This week marks the year anniversary of the horrific attacks in Arizona that took the lives of several and made Congresswoman Gabrielle Giffords the nation’s most famous traumatic brain injury survivor. In the months following the accident the public remained transfixed by the Congresswoman’s injury. Recently, as Gifford has made more public appearances and shared her story about the attack and her recovery, many have been amazed the progress she’s experienced in only a year.
However, as our Chicago brain injury lawyers have explained, it is important to keep the Congresswoman’s recovery in perspective. The sad reality is that many victims who face similar hurdles have not seen anywhere near as positive an outcome. A large part of the reason is that they do not have the resources or access to the best therapy available which can help them reach their full potential following the accident. A story in yesterday’s New York Times made the same point. The consequences of these injuries last much longer than a year, even for those who have the absolute best therapy around like Congresswoman Giffords.
One overlooked aspect of traumatic brain injury recovery are the effects that it has on other family members-particularly spouses. The immense interpersonal challenges faced by a husband or wife following one of these events probably cannot be fully appreciated unless one lives it. The personality changes that often come with traumatic brain injury must undoubtedly throw many marriages into troubling spots. Fortunately, the increased profile of these injuries is leading to new developments in counseling and couples therapy. Those involved explain that much of that work is focused on rebuilding social links. The interpersonal connections between spouses and their friends often act as the hallmark of a relationship. Trying to keep those intact following injury is crucial to rebuilding the relationship between life partners.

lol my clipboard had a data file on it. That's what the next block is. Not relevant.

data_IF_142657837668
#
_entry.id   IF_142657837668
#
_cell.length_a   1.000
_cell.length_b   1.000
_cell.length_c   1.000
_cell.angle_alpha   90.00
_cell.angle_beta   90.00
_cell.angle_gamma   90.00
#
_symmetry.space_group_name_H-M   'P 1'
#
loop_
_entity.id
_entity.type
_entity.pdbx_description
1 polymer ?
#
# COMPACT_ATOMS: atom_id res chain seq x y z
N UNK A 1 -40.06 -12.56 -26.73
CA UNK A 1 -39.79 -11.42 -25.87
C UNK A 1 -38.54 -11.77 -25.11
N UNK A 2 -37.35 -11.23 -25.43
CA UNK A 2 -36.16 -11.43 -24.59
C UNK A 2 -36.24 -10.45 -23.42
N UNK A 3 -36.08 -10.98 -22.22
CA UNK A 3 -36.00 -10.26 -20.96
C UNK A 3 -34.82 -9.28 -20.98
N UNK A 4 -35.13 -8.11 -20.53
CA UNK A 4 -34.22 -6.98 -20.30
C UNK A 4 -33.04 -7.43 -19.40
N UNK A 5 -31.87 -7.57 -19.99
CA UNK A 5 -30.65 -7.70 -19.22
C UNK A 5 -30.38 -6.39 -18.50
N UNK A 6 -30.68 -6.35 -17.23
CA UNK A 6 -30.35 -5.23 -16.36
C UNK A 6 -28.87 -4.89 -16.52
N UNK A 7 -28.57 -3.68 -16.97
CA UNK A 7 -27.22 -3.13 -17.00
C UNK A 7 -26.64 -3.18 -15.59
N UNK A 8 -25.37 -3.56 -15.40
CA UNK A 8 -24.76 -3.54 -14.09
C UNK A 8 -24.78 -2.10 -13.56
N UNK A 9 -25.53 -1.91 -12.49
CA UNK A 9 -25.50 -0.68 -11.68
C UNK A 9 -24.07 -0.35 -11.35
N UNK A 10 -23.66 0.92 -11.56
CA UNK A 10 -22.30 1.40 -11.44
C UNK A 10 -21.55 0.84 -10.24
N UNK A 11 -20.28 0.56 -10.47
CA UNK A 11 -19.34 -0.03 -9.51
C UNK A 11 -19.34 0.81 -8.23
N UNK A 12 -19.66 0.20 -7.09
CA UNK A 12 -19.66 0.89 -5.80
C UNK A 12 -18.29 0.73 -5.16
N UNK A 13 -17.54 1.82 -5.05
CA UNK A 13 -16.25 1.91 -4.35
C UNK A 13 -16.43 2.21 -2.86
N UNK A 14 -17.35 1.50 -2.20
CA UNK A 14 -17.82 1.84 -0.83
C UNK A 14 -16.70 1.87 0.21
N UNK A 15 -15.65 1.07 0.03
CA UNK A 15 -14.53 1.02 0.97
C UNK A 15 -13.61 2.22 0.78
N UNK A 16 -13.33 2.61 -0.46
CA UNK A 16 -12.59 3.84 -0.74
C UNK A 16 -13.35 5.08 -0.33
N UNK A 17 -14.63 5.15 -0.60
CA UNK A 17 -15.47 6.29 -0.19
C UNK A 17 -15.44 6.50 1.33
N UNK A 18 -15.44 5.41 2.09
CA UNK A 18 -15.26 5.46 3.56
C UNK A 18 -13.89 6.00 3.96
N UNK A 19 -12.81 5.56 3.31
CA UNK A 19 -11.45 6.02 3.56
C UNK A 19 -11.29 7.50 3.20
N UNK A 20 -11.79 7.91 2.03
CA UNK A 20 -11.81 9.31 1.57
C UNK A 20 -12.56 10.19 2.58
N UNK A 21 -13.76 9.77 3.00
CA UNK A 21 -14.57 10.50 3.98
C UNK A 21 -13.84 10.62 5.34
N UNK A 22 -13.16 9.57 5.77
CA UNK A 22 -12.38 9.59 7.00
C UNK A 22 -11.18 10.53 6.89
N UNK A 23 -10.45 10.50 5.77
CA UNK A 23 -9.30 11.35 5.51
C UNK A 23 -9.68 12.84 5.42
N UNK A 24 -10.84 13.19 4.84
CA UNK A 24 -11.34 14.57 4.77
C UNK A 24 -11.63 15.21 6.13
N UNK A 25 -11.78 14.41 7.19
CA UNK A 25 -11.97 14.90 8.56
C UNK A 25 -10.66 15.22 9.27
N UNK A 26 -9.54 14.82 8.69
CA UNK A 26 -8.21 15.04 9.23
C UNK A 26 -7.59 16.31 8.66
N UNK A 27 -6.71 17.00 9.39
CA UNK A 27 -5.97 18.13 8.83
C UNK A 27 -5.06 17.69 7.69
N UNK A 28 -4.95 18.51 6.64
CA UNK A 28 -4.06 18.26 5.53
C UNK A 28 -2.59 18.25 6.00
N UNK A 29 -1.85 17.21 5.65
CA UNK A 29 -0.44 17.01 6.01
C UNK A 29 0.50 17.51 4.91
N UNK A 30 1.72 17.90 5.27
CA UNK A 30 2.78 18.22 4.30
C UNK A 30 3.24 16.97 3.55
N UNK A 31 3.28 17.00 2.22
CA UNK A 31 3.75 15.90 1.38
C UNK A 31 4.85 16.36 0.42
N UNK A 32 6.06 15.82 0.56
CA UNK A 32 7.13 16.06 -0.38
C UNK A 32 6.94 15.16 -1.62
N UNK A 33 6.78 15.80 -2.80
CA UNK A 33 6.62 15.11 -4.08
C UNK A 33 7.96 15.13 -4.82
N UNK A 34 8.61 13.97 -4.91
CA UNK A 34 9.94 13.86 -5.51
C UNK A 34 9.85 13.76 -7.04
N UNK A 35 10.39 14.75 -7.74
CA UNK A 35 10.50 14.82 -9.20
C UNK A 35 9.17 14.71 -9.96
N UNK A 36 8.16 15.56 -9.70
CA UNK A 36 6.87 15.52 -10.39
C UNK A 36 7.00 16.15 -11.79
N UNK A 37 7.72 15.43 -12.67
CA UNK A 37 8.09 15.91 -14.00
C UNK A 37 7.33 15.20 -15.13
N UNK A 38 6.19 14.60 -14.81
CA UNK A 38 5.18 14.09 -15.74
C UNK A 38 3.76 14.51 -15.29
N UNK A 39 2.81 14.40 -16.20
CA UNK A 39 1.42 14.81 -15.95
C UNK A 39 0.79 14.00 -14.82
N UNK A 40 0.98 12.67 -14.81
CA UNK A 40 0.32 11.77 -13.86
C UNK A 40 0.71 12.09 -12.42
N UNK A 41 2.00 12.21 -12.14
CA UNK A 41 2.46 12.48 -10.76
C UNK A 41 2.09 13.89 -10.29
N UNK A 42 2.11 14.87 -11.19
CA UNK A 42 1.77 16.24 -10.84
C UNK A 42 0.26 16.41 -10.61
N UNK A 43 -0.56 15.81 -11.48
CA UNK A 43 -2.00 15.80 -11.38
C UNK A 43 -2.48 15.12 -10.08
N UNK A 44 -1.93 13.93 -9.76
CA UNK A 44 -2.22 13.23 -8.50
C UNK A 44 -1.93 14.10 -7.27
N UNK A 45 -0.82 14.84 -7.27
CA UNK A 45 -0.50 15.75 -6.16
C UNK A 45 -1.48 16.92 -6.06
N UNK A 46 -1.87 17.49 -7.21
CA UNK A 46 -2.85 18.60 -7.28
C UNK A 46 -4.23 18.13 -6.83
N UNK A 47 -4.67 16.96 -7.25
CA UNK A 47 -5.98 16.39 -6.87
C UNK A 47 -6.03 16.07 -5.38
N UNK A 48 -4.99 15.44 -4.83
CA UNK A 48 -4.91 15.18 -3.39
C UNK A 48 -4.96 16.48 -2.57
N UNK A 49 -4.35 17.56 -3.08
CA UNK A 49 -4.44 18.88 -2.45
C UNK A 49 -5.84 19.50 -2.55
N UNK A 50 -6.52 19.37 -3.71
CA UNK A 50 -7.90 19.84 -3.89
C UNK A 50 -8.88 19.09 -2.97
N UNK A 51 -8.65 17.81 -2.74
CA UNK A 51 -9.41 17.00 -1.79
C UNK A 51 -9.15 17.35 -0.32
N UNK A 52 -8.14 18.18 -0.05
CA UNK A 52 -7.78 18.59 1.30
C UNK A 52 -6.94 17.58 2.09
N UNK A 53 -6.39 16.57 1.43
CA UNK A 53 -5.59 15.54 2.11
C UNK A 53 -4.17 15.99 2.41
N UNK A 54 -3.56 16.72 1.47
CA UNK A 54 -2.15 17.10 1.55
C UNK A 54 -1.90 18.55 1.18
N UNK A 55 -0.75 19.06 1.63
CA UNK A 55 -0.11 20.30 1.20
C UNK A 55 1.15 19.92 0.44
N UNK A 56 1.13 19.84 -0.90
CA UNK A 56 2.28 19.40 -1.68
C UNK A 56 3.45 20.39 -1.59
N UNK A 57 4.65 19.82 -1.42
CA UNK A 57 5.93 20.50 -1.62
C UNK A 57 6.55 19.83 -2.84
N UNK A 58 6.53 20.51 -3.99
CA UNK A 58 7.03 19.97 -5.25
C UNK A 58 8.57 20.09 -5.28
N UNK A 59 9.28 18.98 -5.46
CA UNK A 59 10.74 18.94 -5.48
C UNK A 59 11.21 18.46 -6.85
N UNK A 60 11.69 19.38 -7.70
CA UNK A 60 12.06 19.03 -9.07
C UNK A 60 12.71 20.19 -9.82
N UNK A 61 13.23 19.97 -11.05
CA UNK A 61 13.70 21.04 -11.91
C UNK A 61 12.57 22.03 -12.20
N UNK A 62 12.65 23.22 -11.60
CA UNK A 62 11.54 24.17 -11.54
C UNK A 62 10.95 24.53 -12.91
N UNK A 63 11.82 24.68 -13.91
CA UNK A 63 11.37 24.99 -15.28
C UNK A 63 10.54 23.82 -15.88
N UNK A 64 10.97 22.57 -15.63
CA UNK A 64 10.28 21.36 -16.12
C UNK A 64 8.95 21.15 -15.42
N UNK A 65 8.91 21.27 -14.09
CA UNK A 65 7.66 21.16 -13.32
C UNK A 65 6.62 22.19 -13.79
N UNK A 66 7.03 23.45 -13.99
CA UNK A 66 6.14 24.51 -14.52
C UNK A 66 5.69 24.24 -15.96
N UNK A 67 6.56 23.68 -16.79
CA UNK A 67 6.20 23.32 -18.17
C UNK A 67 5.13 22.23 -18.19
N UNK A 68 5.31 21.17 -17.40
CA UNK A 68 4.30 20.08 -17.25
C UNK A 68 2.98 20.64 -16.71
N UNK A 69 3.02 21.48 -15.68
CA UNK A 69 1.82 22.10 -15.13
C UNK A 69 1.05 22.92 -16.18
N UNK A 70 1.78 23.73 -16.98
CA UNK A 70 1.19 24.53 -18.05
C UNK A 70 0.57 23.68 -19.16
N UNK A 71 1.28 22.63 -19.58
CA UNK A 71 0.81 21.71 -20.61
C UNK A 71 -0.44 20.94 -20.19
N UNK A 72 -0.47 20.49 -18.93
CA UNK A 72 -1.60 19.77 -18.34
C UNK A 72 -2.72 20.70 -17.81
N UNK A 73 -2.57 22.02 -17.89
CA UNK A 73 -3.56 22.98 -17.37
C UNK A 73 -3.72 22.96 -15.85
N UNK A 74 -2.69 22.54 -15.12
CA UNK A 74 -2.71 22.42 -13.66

Encouragingly, the most recent statistics on the issue find that couples do tend to stay together following one of these injuries. A 2007 investigation noted that the divorce rate as long as seven years after the injury were only at 17%. Yet, it is unclear what the quality of those marriages are. As one psychologist noted, “While people may technically be married, the quality of their relationship has been seriously diminished.” That is why much counseling research is going in to helping the uninjured spouse learn how to accept the changes in their partner. Yet sometimes the changes are simply too much for the other partner to bear, a condition many have called the “stranger in the living room.” For these families, the personality changes in their loved one are so profound that they essentially seem like a different person.
Each Illinois brain injury attorney at our firm understands that our work is ultimately about helping victims recover. Particularly in the brain injury context, the quality of therapy available goes a long way to determining the amount of recovery seen. Without holding wrongdoers accountable, many of these victims simply never have access to the help they need. That is unacceptable.
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